Chinese New Year is just around the corner and I have been making all the Chinese desserts (like these grilled rice cakes) in anticipation of the big day. The fact that Chinese New Year is a 16 day celebration means I get to share even more Chinese desserts with you. Osmanthus flower jelly is not traditionally a new year treat, but letting the jelly set in a koi fish mold and adding edible gold leaf to it makes it a new year-worthy dessert. If you’re not familiar with Chinese New Year, there are certain dishes that are eaten on new year’s eve or day for their symbolic meaning. The auspicious symbolism of these traditional foods is based on their pronunciations or appearance. For example, noodles symbolize longevity, sweet rice balls is suppose to represent family togetherness, mandarin oranges for fullness and wealth, new year cake (nian gao) symbolize progress, and whole fish is served to bring surplus the following year. There are many fish motifs around the holiday, whether it is a whole steamed fish at one of the main dinner dish or fish-shaped nian gao for breakfast or dessert. If you like to make sure you get all the luck and surplus in the new year, you’re suppose to leave a little bit of the fish remaining on the plate as you finish dinner, which expresses the hope that the year will start and finish with surplus. In other words, you want to make sure 年年有余.
Even though my family is not extremely superstitious, we do follow the basic new year traditions of eating nian gao, steamed fish, sweet rice balls, and not washing your hair on new year’s day (it has to do with not washing away all luck that the new year will bring). This year, I’m hoping to bring extra luck to the table by making koi fish-shaped osmanthus flower jelly for dessert. I’ve seen lots of fish-shaped nian gao growing up but finding the fish mold is a whole different story. The koi fish molds are not things you could find at any kitchen store. I was so lucky that when I was strolling in Chinatown one day that I came across an old Chinese kitchen and restaurant supply store that had a good assortment of traditional Chinese kitchen supplies and bakeware like koi fish molds, wooden mooncake paddles, and cookie stamps. I bought three small fish molds (because three is a lucky number in Chinese culture) and one large fish mold, knowing that they would come in handy for Chinese New Year.
What makes osmanthus jelly so special is… the use of osmanthus flowers. Osmanthus (桂花) that is an edible flower that’s quite common in Chinese desserts and tea blends. It’s hard to describe the flavour of osmanthus — it has its very own unique floral flavours that aren’t as ‘soapy’ as other edible flowers like lavender or rose. Osmanthus flower is often paired with goji berries in desserts. You can find dried osmanthus flowers and goji berries at your local speciality Asian grocery store. I got mine in Chinatown.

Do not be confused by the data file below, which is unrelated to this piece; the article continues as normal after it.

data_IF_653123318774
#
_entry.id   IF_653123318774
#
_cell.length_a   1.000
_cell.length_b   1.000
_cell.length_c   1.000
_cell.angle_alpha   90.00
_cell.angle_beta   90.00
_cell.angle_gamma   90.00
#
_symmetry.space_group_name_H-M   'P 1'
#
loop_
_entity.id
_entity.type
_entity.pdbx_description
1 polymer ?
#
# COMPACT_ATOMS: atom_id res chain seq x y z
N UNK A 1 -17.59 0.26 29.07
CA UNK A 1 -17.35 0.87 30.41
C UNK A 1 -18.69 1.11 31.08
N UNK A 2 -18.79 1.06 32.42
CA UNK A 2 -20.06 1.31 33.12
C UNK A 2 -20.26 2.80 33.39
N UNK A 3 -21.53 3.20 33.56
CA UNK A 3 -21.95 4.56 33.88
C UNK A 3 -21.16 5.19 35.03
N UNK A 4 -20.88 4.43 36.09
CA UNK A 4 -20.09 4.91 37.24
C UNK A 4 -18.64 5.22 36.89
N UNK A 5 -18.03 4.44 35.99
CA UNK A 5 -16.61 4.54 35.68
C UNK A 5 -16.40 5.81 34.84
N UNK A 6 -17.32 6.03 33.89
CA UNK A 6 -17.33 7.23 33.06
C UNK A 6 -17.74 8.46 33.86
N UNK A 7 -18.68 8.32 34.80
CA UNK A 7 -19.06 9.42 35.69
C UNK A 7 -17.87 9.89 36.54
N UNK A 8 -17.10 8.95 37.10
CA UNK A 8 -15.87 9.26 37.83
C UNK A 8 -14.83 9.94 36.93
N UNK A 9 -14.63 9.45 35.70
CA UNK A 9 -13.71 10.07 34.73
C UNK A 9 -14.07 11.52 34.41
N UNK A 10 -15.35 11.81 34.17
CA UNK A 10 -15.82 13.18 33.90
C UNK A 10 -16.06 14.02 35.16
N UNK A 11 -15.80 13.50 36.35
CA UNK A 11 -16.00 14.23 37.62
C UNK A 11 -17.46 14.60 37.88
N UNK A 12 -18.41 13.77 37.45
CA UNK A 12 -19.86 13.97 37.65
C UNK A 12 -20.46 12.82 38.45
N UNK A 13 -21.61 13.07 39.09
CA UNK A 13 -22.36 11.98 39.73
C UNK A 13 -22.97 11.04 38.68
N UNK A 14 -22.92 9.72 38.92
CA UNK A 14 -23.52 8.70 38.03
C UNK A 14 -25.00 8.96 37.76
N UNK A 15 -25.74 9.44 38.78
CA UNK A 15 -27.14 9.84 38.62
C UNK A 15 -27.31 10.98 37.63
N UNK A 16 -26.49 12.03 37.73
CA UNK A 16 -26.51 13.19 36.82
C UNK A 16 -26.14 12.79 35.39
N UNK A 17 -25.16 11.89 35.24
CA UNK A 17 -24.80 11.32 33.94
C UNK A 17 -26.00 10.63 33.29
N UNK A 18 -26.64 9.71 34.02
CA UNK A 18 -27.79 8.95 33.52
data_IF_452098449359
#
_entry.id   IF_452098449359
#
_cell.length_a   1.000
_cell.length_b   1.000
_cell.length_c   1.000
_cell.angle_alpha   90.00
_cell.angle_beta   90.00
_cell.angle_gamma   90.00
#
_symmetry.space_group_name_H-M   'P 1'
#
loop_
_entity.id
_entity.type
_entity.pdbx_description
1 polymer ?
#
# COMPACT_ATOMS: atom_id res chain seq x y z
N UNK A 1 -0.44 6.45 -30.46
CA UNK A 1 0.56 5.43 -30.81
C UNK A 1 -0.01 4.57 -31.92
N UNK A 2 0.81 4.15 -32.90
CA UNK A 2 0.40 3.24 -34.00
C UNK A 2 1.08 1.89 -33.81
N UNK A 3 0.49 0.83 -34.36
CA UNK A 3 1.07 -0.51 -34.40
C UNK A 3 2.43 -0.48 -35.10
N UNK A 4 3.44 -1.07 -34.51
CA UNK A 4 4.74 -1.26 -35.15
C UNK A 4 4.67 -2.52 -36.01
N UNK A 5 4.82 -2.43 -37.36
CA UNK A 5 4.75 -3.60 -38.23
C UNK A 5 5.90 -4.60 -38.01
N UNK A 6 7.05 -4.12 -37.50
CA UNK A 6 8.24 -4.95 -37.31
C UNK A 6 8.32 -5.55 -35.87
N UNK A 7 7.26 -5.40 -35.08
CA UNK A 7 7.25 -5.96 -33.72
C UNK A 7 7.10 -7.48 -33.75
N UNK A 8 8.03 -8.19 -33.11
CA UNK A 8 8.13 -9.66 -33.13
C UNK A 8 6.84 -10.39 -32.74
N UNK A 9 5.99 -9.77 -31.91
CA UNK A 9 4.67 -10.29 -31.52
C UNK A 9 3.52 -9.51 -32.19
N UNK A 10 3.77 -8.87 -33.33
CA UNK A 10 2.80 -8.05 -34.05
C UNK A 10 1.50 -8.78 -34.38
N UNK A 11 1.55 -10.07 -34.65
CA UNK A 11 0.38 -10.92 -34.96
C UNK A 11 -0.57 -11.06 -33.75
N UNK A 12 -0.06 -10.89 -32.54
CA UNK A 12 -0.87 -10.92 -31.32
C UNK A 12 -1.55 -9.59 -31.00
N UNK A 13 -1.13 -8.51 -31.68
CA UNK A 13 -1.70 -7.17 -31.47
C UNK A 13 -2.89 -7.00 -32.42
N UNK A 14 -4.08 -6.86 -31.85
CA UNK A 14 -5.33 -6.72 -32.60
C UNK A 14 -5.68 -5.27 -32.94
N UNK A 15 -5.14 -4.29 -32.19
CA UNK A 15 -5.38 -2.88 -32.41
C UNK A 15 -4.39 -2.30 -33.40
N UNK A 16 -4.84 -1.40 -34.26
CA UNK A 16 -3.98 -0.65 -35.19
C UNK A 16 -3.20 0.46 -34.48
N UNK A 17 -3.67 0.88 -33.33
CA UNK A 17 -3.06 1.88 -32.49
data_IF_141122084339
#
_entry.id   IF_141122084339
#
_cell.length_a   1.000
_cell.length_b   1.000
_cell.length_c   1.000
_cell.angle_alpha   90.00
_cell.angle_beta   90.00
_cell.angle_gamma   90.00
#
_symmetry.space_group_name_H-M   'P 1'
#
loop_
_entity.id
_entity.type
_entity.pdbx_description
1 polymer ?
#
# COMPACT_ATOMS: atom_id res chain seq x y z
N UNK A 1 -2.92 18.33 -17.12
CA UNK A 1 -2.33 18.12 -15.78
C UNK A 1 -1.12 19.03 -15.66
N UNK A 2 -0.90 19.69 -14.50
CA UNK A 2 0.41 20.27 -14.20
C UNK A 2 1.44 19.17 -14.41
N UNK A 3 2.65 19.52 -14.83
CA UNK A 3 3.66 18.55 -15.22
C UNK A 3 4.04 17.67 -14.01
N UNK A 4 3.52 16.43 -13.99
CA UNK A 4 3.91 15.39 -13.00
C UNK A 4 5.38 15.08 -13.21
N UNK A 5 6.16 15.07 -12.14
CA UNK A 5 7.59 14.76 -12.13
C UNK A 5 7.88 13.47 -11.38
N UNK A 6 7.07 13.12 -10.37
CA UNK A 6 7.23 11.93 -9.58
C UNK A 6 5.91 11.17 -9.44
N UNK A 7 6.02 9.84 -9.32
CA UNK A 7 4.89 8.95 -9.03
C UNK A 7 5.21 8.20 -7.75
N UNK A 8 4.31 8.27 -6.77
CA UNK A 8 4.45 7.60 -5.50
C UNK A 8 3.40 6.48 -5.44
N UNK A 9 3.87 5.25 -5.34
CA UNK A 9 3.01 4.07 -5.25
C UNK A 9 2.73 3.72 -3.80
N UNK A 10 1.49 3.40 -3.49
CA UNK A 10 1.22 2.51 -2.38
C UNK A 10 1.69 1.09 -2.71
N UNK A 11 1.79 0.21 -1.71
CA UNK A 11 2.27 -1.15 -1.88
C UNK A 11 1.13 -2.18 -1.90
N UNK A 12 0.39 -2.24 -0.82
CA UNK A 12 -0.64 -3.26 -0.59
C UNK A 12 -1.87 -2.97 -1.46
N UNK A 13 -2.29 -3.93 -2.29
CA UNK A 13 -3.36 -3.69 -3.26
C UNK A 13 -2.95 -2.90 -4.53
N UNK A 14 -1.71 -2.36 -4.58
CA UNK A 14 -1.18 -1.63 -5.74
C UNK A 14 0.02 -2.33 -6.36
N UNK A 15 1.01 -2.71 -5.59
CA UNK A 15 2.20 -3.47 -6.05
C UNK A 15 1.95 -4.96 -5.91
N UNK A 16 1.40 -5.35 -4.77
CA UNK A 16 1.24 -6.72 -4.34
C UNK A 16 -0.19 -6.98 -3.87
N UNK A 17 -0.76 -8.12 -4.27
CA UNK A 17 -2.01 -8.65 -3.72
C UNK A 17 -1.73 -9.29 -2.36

The osmanthus jelly is quite easy to prepare. You steep the dried osmanthus flowers in hot water as if you are steeping tea and add the tea mixture to a mixture of hot water, gelatin, and sugar. You add the goji berries in last and allow the mixture to set as if you are making jello. The jelly is served chilled and is great with a cup of tea. If you don’t have a koi fish-shaped mold, the osmanthus flower jelly will be just as delicious in any jello mold or pan.
Osmanthus Flower Jelly (桂花糕)
- 20 – 25 goji berries, pre-soaked in warm water
- 2 tbsp dried osmanthus flowers
- 600 ml (2 1/2 cup) hot water
- 90 g (1/4 cup and 3 tbsp) granulated sugar
- 20 g gelatin powder
- In a small bowl, soak goji berries in warm water for 2 – 3 minutes. Drain and set aside.
- In a medium pot, bring half of the water (300ml) to a boil. Add the dried osmanthus flowers to the hot water and allow to steep for 5 minutes (like you're steeping tea). Transfer the liquid to a bowl and set aside.
- In the same pot, add the remaining water (300ml) and bring to a boil over medium heat. Using a ladle or big spoon, transfer a big spoonful of the water into a bowl. Add gelatin powder to the bowl of hot water and stir until gelatin has melted. (Note: don't skip this step and add gelatin powder directly in the big pot of water; this will cause the gelatin to get clumpy and it will not fully dissolve.) Return the gelatin mixture to the pot. Add granulated sugar and stir with a wooden spoon until all the sugar and gelatin has dissolved. Turn off the heat.
- Strain the osmanthus flower water into the pot. Add 1/4 of the strained flowers (not all) into the pot. Add goji berries.
- Allow your jelly mixture to cool slightly before transferring to the jelly mold. You can speed this process up by using an ice bath for the pot.
- Carefully pour the jelly mixture into your mold of choice. Transfer the molds to the fridge and allow the jelly to set fully, about 4 – 5 hours but preferably overnight.
- Once the jelly has fully set, dip the mold into hot water for 30 seconds to loosen the jelly from the mold. Flip the mold onto a large plate to release the jelly. Serve chilled.
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